Newscasts

PNS Daily Newscast - January 16, 2018  


New Medicaid work requirements could leave many without coverage; we get perspective from Utah. Also on the rundown: a look at the impact of the Trump administrations efforts to erase references to climate change; and Reading Partners Baltimore inspires struggling readers.

Daily Newscasts

Public News Service - NC: Water

GenX is one chemical used in the past to manufacture the nonstick surface of Teflon. It is found in numerous products, including nonstick pans. (Thomas/flickr)

WILMINGTON, N.C. – The wheels of government are turning slowly for residents who count on the Cape Fear watershed for their drinking supply. This week, the General Assembly was unable to pass legislation that would have funded additional testing for GenX in the water supply. The chemical ha

Drilling off the coast of North Carolina is predicted to harm wildlife and discourage the tourism and fishing industry. (Michael Herzog/flickr)

BEAUFORT, N.C. – On Thursday, the Trump administration announced plans to open up Atlantic, Pacific, Gulf and Arctic waters to offshore drilling. If the Department of the Interior moves forward, it will be the biggest oil and gas lease sale ever. The news is initiating ripples of concern fro

Resource Institute is one nonprofit managing to push forward with conservation work under the Trump administration. The organization emphasizes job creation as a means to garner support. (Resource Institute)

ASHEVILLE, N.C. – With funding cuts to the Environmental Protection Agency and auctions of public lands, the situation seems dire for some of those invested in protecting the country's natural resources. But some organizations are finding ways to work in the current political climate. Reso

The state is asking additional questions about a proposed natural gas pipeline that Duke Energy and Dominion Energy want to run through Virginia and North Carolina. (keifer.miller/flickr)

Correction: Resending to correct reach of pipeline. RALEIGH, N.C. -- A pipeline that would carry natural gas across North Carolina and Virginia faces another delay in the Tar Heel State, as Department of Environmental Quality officials ask another round of questions about the risks and benefits of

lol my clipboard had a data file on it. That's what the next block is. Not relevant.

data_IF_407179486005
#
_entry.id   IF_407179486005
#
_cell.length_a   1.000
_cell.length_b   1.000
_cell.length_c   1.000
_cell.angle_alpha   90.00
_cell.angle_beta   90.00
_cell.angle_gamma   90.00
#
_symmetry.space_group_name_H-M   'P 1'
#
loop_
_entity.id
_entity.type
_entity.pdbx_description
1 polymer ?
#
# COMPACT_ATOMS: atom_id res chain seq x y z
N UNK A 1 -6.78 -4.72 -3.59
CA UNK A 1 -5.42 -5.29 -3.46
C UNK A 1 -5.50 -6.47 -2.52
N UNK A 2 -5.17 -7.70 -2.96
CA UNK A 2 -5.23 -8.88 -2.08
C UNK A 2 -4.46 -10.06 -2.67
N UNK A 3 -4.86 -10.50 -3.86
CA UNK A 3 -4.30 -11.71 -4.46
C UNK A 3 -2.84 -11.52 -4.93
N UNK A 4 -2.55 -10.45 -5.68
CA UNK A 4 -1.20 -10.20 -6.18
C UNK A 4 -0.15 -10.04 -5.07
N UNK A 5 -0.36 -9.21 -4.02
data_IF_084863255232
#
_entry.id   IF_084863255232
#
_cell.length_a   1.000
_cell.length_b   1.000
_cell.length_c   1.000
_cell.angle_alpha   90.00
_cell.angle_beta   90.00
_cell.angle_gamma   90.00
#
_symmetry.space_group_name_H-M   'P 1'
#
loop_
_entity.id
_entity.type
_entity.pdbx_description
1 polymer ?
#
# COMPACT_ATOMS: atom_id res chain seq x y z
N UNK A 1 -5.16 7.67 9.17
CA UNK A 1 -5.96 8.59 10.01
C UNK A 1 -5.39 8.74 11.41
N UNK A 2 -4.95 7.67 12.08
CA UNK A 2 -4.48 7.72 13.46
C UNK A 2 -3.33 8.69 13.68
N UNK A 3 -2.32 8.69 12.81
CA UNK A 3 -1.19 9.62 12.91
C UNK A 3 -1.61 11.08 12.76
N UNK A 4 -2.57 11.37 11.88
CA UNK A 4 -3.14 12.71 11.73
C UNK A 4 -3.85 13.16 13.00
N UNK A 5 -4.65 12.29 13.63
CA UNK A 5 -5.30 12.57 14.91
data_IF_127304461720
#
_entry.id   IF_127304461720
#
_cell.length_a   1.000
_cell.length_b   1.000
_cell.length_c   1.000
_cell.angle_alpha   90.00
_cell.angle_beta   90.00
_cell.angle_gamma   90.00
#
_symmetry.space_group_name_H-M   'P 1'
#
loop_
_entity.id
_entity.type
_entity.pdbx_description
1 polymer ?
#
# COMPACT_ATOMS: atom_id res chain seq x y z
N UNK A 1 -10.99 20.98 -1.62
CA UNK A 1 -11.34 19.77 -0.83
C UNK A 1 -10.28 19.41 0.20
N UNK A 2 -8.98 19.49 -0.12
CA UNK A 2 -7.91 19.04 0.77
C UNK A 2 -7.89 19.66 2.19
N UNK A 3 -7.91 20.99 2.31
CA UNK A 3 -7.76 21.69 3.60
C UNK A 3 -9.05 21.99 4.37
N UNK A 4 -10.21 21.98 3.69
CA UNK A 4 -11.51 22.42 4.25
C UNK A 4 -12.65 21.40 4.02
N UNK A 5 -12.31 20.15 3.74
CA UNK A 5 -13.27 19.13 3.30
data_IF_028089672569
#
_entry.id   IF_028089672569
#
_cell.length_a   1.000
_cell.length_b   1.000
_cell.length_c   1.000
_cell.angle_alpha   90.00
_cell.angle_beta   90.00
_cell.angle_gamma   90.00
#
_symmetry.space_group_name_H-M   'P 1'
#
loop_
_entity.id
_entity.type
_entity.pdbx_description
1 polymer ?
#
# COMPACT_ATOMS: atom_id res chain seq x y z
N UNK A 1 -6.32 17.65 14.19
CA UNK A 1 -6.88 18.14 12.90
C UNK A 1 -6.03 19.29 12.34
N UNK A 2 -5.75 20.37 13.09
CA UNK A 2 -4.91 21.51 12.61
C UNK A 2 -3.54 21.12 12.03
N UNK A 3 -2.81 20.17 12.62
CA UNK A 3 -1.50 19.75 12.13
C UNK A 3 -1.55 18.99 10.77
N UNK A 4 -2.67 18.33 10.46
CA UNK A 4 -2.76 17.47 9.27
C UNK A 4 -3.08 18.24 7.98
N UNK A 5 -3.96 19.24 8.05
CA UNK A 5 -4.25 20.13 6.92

Downtown businesses are flourishing in Mount Airy, thanks to the development of a greenway, because of increased residents, tourists and events. (Allen Forrest/flickr)

MOUNT AIRY, N.C. – As development expands in even the smallest of North Carolina towns, erosion is a growing problem for existing waterways. That was the case for Mount Airy before city planners partnered with water conservation experts to find a solution that's paying back in big dividends.

The Rock Creek tract of land is among the acreage protected by the Foothills Conservancy of North Carolina. (Foothills Conservancy of North Carolina)

MORGANTON, N.C. – Thursday marks the Super Bowl of eating for many, and a brisk walk before or after eating too much turkey and gravy could go a long way in reducing our discomfort later in the day. In North Carolina, trails and activities can be found on land conserved by the state's 22 lan

Banks on the stream in Stone Mountain State Park were excavated and cleared after a rock quarry damaged the health of the waterway. (Greg Jennings)

ROARING GAP, N.C. -- North Carolina is changing the way it manages its state lands and waterways. After decades of a hands-off approach, a new method is being used in hundreds of projects across the state. Called active management, the practice describes a process where problems in stream health a

The Southern Appalachian Highlands Conservancy maintains Laurel Ridge Preserve, which adjoins Asheville Watershed land. (SAHC)

BLACK MOUNTAIN, N.C. – In many parts of North Carolina, riverfronts are becoming prime real estate, with cities such as Asheville now developing their waterways for public and private use. While development is largely good for the economy, many of the state's land conservancies are working to

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